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What is a Focal Point?

A fireplace can be a focal point of a room.
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  • Written By: Tricia Ellis-Christensen
  • Edited By: O. Wallace
  • Last Modified Date: 18 October 2014
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You’ll find many definitions for the term focal point. Some are scientific in nature, and others relate more to the arts and home design. In science, the term may be defined as the place where rays of light converge. It can also be used, as in work with lasers, to discuss the area onto which a laser is directed. If you were having laser hair removal, for instance, each hair follicle would constitute a focal point.

These more recent definitions are derived from the term as used in art, principally in painting and drawings. The focal point in a painting is the place to which the eyes are drawn. This is often the most dominant or interesting part of a picture. Though you can examine other details of a picture/photograph or other works of art, your eyes will continually lead you back to the main or focal point. The focal point may be used to express something important thematically.

The term can then be applied to architecture and design, both interior and exterior. A house or building may have an exterior focal point, one that attracts your attention. Rooms can also have a specific area of interest or include a dominant feature. When you don’t pay attention to design, you can sometimes inadvertently have unattractive focal points, like large furniture installations, holes in walls, places where paint doesn’t match and et cetera.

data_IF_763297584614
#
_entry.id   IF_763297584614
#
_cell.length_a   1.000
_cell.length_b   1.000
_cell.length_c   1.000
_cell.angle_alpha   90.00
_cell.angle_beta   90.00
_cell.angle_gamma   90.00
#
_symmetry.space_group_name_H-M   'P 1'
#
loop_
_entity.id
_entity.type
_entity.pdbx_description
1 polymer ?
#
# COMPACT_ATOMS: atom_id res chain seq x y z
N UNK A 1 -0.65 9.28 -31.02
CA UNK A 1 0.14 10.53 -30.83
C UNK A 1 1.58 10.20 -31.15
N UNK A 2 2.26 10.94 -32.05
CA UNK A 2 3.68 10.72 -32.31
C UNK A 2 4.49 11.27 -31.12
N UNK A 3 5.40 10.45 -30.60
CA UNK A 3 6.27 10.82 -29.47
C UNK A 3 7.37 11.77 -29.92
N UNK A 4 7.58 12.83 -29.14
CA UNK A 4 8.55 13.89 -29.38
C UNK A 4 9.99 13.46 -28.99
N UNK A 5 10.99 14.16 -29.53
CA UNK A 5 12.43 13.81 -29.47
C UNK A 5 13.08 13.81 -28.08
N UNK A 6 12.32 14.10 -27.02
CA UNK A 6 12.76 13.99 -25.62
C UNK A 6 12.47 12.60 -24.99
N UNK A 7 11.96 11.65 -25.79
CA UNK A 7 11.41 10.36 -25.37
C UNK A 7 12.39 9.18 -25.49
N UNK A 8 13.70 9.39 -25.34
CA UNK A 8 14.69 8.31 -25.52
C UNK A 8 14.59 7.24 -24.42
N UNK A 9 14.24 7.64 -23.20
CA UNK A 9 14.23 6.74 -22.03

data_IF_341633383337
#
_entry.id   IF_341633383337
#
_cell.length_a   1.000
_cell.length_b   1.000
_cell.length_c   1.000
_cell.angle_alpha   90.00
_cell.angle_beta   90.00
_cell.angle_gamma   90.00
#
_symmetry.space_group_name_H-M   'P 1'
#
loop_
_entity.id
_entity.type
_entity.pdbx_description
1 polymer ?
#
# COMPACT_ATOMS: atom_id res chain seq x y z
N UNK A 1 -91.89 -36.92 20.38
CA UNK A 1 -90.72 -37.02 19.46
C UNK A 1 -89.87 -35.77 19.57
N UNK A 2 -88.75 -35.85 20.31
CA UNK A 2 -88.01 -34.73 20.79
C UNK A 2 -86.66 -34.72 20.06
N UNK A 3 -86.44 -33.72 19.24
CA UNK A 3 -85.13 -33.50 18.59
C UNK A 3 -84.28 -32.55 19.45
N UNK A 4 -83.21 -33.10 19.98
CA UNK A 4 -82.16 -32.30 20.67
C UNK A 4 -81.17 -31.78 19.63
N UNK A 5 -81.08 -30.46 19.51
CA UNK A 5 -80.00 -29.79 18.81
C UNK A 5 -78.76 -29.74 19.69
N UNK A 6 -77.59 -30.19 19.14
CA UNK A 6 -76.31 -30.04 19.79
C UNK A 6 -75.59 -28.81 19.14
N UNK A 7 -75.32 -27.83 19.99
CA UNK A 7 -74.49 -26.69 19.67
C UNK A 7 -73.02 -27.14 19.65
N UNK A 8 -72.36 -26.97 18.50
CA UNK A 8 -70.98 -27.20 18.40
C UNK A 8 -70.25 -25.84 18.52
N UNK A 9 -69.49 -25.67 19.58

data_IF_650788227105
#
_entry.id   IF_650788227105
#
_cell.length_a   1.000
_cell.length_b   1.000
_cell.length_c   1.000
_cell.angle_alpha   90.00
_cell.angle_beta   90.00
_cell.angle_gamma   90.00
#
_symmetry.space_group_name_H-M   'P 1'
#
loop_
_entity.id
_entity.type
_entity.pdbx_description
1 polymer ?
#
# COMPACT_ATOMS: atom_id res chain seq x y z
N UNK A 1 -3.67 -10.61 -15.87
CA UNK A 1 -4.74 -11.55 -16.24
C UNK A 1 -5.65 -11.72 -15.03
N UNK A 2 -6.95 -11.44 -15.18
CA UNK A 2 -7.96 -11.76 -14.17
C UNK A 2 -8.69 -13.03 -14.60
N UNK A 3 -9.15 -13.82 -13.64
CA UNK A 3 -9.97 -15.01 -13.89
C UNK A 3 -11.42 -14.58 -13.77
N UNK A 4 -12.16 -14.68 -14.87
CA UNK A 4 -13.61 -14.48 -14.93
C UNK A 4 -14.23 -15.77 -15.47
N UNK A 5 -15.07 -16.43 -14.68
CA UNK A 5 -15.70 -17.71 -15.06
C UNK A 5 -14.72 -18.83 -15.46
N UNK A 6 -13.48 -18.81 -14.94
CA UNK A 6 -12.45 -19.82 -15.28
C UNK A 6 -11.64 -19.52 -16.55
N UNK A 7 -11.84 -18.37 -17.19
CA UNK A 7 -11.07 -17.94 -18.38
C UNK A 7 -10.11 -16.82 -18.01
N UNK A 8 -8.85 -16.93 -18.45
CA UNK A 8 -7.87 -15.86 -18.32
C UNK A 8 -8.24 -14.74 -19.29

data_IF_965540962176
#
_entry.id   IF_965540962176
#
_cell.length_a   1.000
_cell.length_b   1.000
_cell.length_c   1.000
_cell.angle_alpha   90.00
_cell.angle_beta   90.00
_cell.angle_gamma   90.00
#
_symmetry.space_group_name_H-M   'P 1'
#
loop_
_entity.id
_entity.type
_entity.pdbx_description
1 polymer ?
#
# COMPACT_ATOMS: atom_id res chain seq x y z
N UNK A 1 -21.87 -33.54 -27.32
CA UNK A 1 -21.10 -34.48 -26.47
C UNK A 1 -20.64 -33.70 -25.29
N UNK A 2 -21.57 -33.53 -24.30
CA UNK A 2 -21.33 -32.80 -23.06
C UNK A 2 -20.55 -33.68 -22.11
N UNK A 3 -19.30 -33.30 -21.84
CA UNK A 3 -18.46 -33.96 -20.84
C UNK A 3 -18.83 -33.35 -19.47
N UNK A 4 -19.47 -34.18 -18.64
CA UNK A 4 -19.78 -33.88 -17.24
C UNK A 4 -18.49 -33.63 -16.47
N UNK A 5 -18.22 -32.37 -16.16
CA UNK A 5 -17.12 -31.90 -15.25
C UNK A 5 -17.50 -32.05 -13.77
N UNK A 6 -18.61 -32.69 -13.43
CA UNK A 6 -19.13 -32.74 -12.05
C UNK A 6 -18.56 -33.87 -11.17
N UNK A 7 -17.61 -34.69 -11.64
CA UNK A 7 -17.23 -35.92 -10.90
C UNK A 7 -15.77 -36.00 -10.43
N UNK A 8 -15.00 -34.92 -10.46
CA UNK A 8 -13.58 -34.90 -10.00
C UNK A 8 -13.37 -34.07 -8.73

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Advertisers work very hard to create visual focal points in print ads and television, and so do people who work in merchandising and store display. If you’ve ever seen the television show, America’s Next Top Model or others like it, you know models are frequently taken to task when they don’t do enough to showcase items that might be featured in an advertisement. In one commercial for Cover Girl&reg: foundation, for instance, one contestant picked up a large cocktail while entering a party scene, thus diverting focus from the makeup. The drink instead of the makeup became an undesirable focal point. Focus in an advertisement attempts to be product-centered and tries not to distract from the main thing being advertised by creating mixed messages.

You can additionally apply the term focal point to describe the points or a main point a writer wishes to focus on in a piece. When the writing is good, the actual point or points the writer wishes to make emerge well and become the dominant themes. “Having a point” in writing is synonymous with creating focal points, which will be remembered by the reader.

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bagley79
Post 10

When I went to my Lamaze classes they told all of us to pick out something to take with us when we went to the hospital that would be our focal point.

It could be a picture, an object, or anything that we could focus our mind and thoughts on during delivery.